impressive revenue records -- apparently, for each month of 1999, they
were AT LEAST 10% over their 1998 levels.  

How they have managed to do this, I am not sure:  My experience with
Radio Shack is the same as everyone else's -- the employees are
typically morons.  Nevertheless, you cannot question their business
model or expect them to change it -- they are making BIG bucks in
spite of their general incompetence.  

 
 
 

Radio Shack Story

Post by Michae » Fri, 09 Jul 1999 04:00:00


> Radio Shack:

> You have questions?

> WE even have MORE questions!

> Maryanne

In the 1960's Radio Shack was a serious source for electronic parts and
communications equipment. They sold high quality goods (I bought a
15-band Nord-Mende Globetrotter portable there) and the employees were
knowledgeable. The company, however, made a business decision to become
a seller of low to medium priced consumer electronics and toys and to
pay its employees as little as possible. Electronics parts are now only
a side-line business for them.

Interestingly, the same company has begun opening Tech America stores
which seem to be large versions of the Radio Shack stores of the 1960's.
I have shopped in their Atlanta area store and found it to be well
stocked and, upon asking a technical question, was referred to an
employee who was a licensed HAM and electronics experimenter.

73's de
Michael K.

 
 
 

Radio Shack Story

Post by defendi.. » Fri, 09 Jul 1999 04:00:00

Have you ever tried TechAmerica? It is a branch-off of Tandy and those
guys know their stuff. 25+ years ago, Radio Shack was a good place for
electronic hobbiests, but now finding anyone there with a room temp IQ
is a ***shoot.


Use it up, wear it out. Make it do, or do without.

 
 
 

Radio Shack Story

Post by Derek Piet » Fri, 09 Jul 1999 04:00:00

Can anyone tell me if there is a TechAmerica store in the
Phila., Pa. area? Until this thread, I've never heard of
such a beast.
thanks.

---

Derek J. Pietro
Principle Software Engineer
Picker International
Wayne, Pa. office

 
 
 

Radio Shack Story

Post by Zenith # » Fri, 09 Jul 1999 04:00:00

Michael
The Radio Shack of the 60's was a horse of a different color. I remember the
one in downtown Atlanta, just as you described. Knowledgable people and
decent product line. It was about that time that Tandy took them over and
really fouled up things.

Butch



>> Radio Shack:

>> You have questions?

>> WE even have MORE questions!

>> Maryanne

>In the 1960's Radio Shack was a serious source for electronic parts and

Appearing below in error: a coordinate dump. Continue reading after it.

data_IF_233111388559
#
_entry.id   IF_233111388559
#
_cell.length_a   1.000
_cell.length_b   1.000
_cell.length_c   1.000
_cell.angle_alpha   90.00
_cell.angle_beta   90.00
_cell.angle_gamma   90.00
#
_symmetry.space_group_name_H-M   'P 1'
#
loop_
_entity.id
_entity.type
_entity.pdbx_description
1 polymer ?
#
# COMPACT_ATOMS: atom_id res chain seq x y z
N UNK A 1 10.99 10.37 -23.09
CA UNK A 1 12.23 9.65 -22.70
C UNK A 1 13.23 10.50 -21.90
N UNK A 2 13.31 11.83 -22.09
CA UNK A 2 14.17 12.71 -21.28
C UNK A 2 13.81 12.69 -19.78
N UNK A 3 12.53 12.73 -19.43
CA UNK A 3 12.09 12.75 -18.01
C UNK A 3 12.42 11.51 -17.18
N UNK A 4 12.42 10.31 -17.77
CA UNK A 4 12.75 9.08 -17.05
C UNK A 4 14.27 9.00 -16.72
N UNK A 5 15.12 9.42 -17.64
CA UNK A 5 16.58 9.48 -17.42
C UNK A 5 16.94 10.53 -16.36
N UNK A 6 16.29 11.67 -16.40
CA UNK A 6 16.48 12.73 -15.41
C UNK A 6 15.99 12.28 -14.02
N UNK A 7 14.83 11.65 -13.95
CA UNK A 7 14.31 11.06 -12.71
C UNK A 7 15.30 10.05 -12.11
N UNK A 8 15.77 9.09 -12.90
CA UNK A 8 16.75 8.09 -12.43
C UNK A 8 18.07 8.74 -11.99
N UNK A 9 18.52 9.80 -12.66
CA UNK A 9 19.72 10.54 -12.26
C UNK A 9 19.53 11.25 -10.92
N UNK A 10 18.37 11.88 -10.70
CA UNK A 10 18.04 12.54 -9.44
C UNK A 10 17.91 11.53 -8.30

>communications equipment. They sold high quality goods (I bought a
>15-band Nord-Mende Globetrotter portable there) and the employees were
>knowledgeable. The company, however, made a business decision to become
>a seller of low to medium priced consumer electronics and toys and to
>pay its employees as little as possible. Electronics parts are now only
>a side-line business for them.

>Interestingly, the same company has begun opening Tech America stores
>which seem to be large versions of the Radio Shack stores of the 1960's.
>I have shopped in their Atlanta area store and found it to be well
>stocked and, upon asking a technical question, was referred to an
>employee who was a licensed HAM and electronics experimenter.

>73's de
>Michael K.

 
 
 

Radio Shack Story

Post by Rod » Fri, 09 Jul 1999 04:00:00


> I went in to my local store and headed to the back of the store and informed
> the salesman I was looking for a pot. He didn't know what I was talking about.
> I told him I wouldn't be smoking it unless I put to much voltage through it. He
> looked blank and went to consult with the store manager. He came back showed me
> some plastic knobs. (In the sixties, plasic meant artificial or not real
> referring to the establishment) I told him that knobs went on the pot, but they
> were not pots.I explained to him what they were but he was confused. I then
> told him I just wanted a little pot and that I didn't need a large one. He had
> a far away look in his eyes. I think he was remembering marijuina brownies or
> something. Ever notice that those guts like to take a lot of cigarette breaks?  

   I too had run-ins with these robots at RS. One store I went in the
manager was a HAM. As I listened to him I believed less and less of what
he was saying. Another store I was trated with such disregard that I
wrote corporate an email and the one I received back sounded like I was
to appolgize to him! Now I am my own sales-person at Radio Shack (I
select my own stuff) and I do not patronize the last mentioned store!

                            Rod  KB8DNS